# How do I adjust the cooking time for two joints as opposed to one?

I have a recipe for roasting sirloin of beef. It calls for a 1.5-2kg piece of meat. I couldn't find a piece this large, so have two half sized joints - one about 950g, one about 700g. My recipe tells me to:

• Roast for 30 mins at 200 degrees C.
• Turn heat down to 180 degrees C and cook for 10-15 mins per 450g, depending on how rare you like it.
• Rest for 30 mins in a warm place, wrapped in foil.

How do I adjust this for two separate pieces of meat? I am aware that they have a larger surface area and don't want to overcook them, or dry them out. Can anyone help me?

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Cooking times ought to be very similar because the oven radiates (a lot of) heat. Surface area doesn't generally enter into it unless you're cooking stovetop, in the oven it's volume that matters. But as talon8 says, you should always use a thermometer to check doneness. – Aaronut Dec 16 '10 at 20:42

talon8 is absolutely right: the best way to go about this is to use a thermometer. However, it is still an interesting question how the expected cooking time varies with the weight of a roast.

It is such an interesting question that in 1961, SIAM Review published a scholarly article entitled "On Cooking a Roast". To be a bit more precise, the question that the authors answer is this: Suppose we have two roasts with exactly the same combination of identical tissues, and the same shape except that the one is a scaled (blown up) version of the other. Let's weigh both roasts and compute the ratio between the two weights; let's call that ratio r. Suppose furthermore that the roasts have the same starting temperature, and we will cook both until they have both reached some given (higher) temperature at their centre. What can we say about the times that both roasts need to cook for?

The answer is that under these assumptions, the bigger roast will need r^(2/3) times as long as the smaller one.

So, assuming each small roast (700 and 950 grams) has the same shape as the big one that the recipe writers used (let's say 1750 grams), for the 950 gram roast you'd expect to use (950 / 1750)^(2/3) = 0.665 or about two-thirds of the cooking time, and for the 700 gram one you'd expect to use (700 / 1750)^(2/3) = 0.543 or just over half of the cooking time. In particular, for the 950 gram roast, you should expect to roast it at 200C for 20 minutes, then turn down to 180 and roast for around 0.665 * 1750 / 450 * 12.5 = 32 minutes more. (1750 / 450 * 12.5 = 49 minutes is the average time they would recommend for the 1750 gram roast, and we're using that as the base for comparing our 950 gram roast against.) Then check with your thermometer!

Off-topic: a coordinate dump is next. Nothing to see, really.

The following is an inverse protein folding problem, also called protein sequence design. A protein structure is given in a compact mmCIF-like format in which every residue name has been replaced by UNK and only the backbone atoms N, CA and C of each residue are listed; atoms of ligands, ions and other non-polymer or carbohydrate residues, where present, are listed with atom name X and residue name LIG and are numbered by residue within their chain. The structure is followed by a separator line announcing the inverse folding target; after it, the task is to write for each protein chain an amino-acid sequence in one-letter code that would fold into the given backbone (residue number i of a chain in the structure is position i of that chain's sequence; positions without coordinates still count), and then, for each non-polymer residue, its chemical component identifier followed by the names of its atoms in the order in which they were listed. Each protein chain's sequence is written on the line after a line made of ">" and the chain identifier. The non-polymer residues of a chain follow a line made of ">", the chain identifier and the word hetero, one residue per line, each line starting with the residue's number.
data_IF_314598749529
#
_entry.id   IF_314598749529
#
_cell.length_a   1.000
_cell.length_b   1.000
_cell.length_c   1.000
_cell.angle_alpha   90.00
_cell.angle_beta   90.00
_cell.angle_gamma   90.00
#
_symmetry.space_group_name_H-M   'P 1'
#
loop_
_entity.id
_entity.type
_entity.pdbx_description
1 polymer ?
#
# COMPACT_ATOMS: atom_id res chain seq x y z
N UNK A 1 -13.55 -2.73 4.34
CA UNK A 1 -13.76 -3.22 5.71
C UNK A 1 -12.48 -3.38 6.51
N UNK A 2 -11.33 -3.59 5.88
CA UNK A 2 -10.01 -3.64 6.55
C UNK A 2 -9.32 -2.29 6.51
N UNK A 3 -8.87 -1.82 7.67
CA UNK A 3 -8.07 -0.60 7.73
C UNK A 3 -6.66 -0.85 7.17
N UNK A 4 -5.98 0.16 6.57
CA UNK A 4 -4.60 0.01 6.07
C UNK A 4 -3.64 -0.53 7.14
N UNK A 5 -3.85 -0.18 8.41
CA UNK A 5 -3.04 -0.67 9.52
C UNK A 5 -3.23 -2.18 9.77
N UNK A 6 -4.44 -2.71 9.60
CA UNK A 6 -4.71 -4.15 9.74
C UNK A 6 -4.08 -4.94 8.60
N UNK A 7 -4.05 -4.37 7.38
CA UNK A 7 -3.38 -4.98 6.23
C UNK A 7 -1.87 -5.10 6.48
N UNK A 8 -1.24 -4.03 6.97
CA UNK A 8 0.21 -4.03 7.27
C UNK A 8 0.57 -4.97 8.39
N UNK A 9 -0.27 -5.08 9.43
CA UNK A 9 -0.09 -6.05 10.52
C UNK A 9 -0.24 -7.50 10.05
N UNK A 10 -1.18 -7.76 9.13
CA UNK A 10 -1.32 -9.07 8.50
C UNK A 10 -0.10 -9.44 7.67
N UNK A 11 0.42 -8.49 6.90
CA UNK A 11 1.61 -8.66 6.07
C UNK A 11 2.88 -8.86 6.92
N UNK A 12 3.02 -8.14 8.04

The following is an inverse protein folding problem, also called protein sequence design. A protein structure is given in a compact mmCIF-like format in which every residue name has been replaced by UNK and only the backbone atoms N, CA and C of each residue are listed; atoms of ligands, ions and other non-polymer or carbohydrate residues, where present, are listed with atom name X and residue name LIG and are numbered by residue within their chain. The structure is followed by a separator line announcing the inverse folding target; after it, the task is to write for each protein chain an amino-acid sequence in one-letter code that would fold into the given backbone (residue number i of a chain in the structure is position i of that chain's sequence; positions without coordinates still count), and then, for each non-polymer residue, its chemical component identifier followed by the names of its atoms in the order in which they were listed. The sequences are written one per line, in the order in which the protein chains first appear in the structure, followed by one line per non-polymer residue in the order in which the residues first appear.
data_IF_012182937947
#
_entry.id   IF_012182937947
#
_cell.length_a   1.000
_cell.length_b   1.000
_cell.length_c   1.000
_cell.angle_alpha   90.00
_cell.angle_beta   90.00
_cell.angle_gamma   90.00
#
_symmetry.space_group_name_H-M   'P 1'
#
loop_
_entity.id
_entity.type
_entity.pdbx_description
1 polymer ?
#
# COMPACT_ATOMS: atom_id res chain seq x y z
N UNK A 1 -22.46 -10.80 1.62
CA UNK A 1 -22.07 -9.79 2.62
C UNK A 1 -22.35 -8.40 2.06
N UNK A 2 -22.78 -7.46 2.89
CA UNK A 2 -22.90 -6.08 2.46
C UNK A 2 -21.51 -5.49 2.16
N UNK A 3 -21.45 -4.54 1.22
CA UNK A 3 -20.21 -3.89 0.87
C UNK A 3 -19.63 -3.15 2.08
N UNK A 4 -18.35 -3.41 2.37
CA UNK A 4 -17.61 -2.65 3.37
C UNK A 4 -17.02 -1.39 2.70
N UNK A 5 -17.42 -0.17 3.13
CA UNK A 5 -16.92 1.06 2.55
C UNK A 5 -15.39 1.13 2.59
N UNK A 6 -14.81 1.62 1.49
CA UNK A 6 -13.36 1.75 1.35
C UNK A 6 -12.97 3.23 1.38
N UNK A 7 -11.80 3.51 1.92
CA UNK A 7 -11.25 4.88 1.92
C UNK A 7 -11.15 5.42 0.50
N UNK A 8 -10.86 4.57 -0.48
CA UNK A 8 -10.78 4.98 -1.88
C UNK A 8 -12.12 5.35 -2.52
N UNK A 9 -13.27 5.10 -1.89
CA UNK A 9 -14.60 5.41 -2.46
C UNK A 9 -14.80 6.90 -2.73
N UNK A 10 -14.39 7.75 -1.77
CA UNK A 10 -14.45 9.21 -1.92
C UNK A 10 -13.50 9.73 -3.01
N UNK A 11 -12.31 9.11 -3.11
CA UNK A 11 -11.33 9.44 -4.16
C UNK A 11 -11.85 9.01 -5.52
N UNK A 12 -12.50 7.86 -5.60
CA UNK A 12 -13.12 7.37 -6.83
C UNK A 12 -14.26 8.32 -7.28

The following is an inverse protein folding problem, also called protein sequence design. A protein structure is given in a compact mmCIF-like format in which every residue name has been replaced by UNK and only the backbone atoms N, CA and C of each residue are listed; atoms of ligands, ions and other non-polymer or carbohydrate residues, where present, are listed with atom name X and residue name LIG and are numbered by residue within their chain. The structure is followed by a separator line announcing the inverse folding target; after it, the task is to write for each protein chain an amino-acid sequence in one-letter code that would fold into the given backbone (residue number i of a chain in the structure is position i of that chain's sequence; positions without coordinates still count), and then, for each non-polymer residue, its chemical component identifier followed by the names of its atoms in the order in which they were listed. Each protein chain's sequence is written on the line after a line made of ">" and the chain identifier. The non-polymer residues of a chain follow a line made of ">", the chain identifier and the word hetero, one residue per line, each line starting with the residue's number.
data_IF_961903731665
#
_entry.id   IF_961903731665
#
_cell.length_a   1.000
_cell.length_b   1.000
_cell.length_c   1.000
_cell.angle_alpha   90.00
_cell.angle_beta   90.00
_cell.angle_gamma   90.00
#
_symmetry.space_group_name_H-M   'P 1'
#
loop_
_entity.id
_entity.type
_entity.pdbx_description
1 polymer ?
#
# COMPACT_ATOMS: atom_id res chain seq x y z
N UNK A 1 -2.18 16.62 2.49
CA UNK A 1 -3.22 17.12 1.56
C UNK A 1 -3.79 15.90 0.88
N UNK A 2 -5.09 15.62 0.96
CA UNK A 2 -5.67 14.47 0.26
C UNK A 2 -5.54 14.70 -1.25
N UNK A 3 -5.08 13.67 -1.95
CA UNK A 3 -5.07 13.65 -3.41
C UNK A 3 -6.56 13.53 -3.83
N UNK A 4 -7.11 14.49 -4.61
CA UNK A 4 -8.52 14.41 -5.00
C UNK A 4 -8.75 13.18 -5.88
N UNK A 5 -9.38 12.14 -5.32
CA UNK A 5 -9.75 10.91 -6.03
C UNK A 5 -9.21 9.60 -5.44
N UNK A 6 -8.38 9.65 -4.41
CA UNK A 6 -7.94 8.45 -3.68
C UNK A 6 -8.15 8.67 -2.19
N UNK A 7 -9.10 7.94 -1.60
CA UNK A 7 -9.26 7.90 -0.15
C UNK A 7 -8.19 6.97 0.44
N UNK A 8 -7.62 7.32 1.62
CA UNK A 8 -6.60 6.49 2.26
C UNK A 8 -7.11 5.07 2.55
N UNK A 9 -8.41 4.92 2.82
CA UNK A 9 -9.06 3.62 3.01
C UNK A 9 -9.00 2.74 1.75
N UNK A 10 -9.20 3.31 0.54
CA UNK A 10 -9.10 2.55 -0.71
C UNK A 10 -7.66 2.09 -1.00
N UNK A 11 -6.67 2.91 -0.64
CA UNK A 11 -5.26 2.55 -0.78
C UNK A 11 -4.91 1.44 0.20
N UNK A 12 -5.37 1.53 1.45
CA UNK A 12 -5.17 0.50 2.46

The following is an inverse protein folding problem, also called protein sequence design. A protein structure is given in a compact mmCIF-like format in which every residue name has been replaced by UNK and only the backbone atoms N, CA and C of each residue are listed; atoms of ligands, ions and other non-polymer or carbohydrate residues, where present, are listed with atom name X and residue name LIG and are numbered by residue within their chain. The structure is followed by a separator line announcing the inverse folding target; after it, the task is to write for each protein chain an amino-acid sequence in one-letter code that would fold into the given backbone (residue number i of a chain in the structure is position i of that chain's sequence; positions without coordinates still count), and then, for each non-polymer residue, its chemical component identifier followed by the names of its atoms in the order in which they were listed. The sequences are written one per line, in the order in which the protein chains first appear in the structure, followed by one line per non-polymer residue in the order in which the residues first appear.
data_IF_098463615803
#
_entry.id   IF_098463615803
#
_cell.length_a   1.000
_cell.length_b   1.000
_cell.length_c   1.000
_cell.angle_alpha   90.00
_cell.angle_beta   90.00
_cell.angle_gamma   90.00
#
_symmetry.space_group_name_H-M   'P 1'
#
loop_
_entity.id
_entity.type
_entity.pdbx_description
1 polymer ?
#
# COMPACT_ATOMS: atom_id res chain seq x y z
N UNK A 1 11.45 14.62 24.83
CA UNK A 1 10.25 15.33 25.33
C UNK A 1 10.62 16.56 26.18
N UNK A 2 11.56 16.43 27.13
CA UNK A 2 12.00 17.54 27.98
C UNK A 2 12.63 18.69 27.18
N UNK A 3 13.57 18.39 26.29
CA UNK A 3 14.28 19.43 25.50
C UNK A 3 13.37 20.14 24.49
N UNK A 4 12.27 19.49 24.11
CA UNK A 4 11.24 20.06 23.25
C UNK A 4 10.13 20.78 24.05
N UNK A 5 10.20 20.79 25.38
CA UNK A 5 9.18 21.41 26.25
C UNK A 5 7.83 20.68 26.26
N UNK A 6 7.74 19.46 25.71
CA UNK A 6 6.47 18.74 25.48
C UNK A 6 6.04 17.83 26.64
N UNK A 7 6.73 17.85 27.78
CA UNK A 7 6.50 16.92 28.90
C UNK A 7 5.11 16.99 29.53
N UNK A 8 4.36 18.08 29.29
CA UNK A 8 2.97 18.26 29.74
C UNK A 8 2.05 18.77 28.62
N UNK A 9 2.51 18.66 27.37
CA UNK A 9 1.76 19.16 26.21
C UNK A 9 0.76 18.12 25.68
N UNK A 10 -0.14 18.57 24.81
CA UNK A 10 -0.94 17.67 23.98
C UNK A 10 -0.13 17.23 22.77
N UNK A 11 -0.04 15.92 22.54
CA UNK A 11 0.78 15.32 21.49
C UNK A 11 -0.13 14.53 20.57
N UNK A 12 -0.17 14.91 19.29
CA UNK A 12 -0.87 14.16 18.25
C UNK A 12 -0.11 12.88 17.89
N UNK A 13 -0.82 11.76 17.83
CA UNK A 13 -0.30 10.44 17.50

Finally, I think for the resting time, you might as well use the original 30 minutes, because that's not (only) about getting the internal temperature to a certain level (although it does contribute to that - the heat will spread out through the meat), but also about things like the muscle fibers relaxing and the like, which are not covered by the article.

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Your roasting time is going to be as if for a smaller roast. The time that it takes to roast something is based on the time it takes to get the internal temperature to "cooked" depending on how you like it. The bigger the roast, the longer it takes for the internal temperature to reach the correct temperature. It is based on the distance from the outside to the inside on a roast, so two 3 pound roasts will take a good bit less time than one 6 pound roast. By contrast, if you have a very flat thin 6 pound piece of meat, it will take less time to cook than the 3 pounders.

In your example, base your time on the smaller of the two roasts. THEN use an instant read thermometer (or get a probe thermometer that stays in the roast with the beeper outside the oven...you won't regret the purchase).

When your 700g roast is "done" pull it and cover it. When the larger roast is done (thermometer again) pull it and cover it. Or, alternatively, if you have people who like their roasts at different levels of doneness, finish the larger roast to the lower level of doneness, knowing the smaller roast will be done more.

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Cooking by time isn't always the most reliable way to judge done-ness. I would just use the times (as is), as a guidline, but insert a thermometer and aim for 135-140 F for medium rare.

The thermometer is the best guide. As there are many, many factors that can affect actual cooking time.

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